No chimpanzees or gorillas are in training for a fall marathon — a reflection, perhaps, of the ways in which the hearts of apes and men look and function as they do, according to a major new study of the health and evolution of cardiac muscles.
The study, which involved scanning the hearts of untamed primates and a wide variety of men, indicates that hearts adapt in telling ways to the needs of their owners. The findings likewise suggest that not getting enough of the right kind of exercise could mean that our hearts start to look just a little bit less human, and could impact our long-term health.
In general, mammalian hearts are quite malleable. They change in response to the demands placed on them. Recently, I wrote about a study showing that the hearts of elite swimmers and runners differ from one another slightly in shape and function and differ substantially from the hearts of those who aren’t athletes.
But until now, researchers had not examined whether and how this changing of the heart, known as its plasticity, might have played out during our evolution as a species and what that process could mean for our heart health today.
So, for the new study, which was published in September in PNAS, scientists from Harvard University and other institutions decided to compare, for the first time, the looks and inner workings of human hearts and those of our closest primate cousins, chimpanzees and gorillas.
This comparison would be expected to reflect how our lives diverged over the millenniums, says Daniel Lieberman, an evolutionary biologist at Harvard and one of the study’s principal co-authors, together with the Harvard cardiologist Dr. Aaron Baggish and the exercise physiologist Robert Shave, from the University of British Columbia’s Okanagan Campus.
Chimps and gorillas, whether in the wild or zoos, rarely run or even walk much, Dr. Lieberman says, except for a mile or two in search of food. But they rapidly clamber up and down trees and grapple during fights. They are strength and power athletes.
We humans, on the other hand, tend to be built for endurance and frequent, moderate physical activity, he says, with a fossil record showing gradual changes in our skeletons likely caused by and promoting plenty of walking and occasional distance running as we hunted and gathered.
Hearts, however, “do not fossilize,” Dr. Lieberman says, so the best way to learn about their evolution would be not through excavations but via comparative appraisals of our organs with those of our erstwhile relatives.
To that end, Dr. Shave and his colleagues went to African nature preserves over the course of several years to scan dozens of chimpanzees’ hearts and check their blood pressures during the animals’ annual veterinary checkups. They also visited zoos to do heart scans on several gorillas (although they did not measure blood pressures).
In the meantime, Dr. Baggish and other researchers scanned the hearts and measured blood pressures of young, male distance runners and football players at Harvard, subsistence farmers in Mexico, and 40 sedentary but healthy young men in Boston. (Only males were included in this study, although the researchers would like to study women and female primates in the future.)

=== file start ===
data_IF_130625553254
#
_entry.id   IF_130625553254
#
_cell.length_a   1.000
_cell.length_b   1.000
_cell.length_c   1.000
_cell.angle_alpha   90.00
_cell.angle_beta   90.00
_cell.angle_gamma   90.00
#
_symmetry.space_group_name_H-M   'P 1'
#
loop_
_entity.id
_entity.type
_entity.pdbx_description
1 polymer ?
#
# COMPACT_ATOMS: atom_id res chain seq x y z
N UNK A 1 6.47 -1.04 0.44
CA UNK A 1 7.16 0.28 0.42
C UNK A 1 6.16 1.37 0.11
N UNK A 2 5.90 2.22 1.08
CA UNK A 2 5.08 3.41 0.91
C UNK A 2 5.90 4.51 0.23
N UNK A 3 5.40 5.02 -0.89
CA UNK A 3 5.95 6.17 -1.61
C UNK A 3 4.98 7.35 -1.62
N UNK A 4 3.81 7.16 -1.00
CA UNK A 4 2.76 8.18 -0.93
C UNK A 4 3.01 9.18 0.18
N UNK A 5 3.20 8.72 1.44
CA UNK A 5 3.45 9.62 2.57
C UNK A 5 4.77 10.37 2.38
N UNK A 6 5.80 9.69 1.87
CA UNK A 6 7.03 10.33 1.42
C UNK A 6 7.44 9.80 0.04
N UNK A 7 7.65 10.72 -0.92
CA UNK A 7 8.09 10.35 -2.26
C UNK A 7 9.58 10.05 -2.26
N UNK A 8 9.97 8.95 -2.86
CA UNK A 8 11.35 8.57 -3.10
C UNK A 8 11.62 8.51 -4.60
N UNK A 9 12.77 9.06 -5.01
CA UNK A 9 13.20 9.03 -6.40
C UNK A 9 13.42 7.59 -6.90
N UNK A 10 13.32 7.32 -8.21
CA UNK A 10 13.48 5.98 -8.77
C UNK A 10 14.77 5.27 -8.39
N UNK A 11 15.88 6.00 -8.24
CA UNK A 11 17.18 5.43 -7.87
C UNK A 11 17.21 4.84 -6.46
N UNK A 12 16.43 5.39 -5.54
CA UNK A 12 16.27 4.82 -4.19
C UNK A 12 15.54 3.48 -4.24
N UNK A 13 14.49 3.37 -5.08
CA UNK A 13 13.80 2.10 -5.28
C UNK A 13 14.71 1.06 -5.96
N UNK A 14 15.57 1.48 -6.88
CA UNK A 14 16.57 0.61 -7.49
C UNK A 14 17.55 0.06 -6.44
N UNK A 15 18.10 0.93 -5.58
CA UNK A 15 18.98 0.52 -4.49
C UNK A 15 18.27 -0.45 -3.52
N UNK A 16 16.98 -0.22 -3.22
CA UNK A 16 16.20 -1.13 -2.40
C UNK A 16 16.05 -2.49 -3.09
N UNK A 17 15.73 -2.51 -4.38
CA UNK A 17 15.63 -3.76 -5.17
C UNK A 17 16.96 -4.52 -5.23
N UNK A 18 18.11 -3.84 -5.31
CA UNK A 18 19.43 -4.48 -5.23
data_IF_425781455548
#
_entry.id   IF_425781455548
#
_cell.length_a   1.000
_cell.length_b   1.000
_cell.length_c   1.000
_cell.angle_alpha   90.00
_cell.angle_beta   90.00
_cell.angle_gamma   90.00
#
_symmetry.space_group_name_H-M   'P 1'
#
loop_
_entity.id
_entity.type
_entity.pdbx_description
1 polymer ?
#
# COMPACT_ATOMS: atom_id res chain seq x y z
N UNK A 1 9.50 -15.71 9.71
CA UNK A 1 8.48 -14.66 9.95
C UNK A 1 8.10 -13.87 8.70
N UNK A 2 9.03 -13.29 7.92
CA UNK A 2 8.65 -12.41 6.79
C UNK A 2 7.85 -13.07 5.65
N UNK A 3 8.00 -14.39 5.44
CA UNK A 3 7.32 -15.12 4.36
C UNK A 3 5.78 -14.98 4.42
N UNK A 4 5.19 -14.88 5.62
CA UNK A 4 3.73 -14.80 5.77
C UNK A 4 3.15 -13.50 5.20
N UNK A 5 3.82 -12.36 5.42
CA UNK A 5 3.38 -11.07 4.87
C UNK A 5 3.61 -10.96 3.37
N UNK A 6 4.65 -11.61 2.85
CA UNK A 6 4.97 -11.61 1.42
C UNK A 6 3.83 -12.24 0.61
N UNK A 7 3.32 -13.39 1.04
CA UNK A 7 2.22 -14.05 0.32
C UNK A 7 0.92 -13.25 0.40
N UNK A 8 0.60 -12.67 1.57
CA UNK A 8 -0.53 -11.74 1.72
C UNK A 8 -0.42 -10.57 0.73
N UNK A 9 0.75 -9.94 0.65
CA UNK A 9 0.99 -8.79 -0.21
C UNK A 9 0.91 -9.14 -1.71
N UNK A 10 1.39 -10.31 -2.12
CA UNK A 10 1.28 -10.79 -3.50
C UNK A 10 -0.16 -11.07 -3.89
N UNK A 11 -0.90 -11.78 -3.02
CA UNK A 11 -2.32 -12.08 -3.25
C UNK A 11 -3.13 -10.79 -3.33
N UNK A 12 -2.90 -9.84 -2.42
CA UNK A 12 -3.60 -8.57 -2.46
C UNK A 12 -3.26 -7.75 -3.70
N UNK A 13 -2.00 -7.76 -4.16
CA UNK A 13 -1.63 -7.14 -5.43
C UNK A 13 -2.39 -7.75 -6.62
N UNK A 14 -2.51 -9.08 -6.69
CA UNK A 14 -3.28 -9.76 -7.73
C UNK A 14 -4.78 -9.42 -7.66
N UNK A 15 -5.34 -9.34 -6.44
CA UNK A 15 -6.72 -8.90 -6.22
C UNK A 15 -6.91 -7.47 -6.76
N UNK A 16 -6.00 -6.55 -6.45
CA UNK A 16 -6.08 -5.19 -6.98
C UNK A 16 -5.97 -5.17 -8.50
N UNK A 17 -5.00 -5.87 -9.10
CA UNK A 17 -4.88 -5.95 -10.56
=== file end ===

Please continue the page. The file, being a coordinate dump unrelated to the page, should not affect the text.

Then the scientists began making comparisons, which turned out to be stark. The hearts of the chimps and gorillas proved to be well adapted for short, sharp bursts of activity, with a rounded shape and thick walls inside their chambers that could withstand and respond to sudden, brief spikes in blood flow but resulted in relatively high baseline blood pressures in the chimps, compared to people (although primates, unlike us, do not seem to experience heart problems from such hypertension).
The human hearts, on the other hand, were more elongated and supple, with thinner chamber walls that could twist and pump greater volumes of blood at lower pressures than in the primate hearts, a necessity during sustained aerobic activities, like walking or jogging.
Perhaps most intriguing, though, were the differences within the various groups of people. The collegiate runners and subsistence farmers, whatever their age, harbored hearts that were endurance-ready, with the thinnest, springiest chamber walls and the lowest blood pressures among the human groups.
The hearts of the football players, meanwhile, whose regular exercise consisted mostly of weight training, and those of the sedentary young Bostonians, whose regular exercise consisted of not doing any, showed relatively thicker chamber walls and greater heart stiffness.
Their hearts had developed a subtly “chimpanzee-like phenotype,” in the words of the scientists.
That slight aping of the hearts of the football players and the sedentary young men was coupled with everyday blood pressures that, while still within the normal range, were higher than those of the runners and farmers.
What these findings suggest as a whole, Dr. Lieberman says, is that, when human lives diverged from those of other apes so long ago, so did our hearts, with ours evolving to allow us to be in steady, regular, aerobically based motion.
The same data also indicate, though, that when we do not get that kind of frequent cardiovascular exercise, our hearts begin rapidly to “remodel themselves,” Dr. Baggish says, in ways that could be related to later heart problems.
The sedentary Bostonians in this study, he points out, although still young, had hearts that already were hardening and blood pressures rising. “We are taught” that heart disease is related to aging, he says. “But maybe it starts here,” with not listening to our hearts and following in the footsteps of our forebears and heading out, whenever we can, for a walk.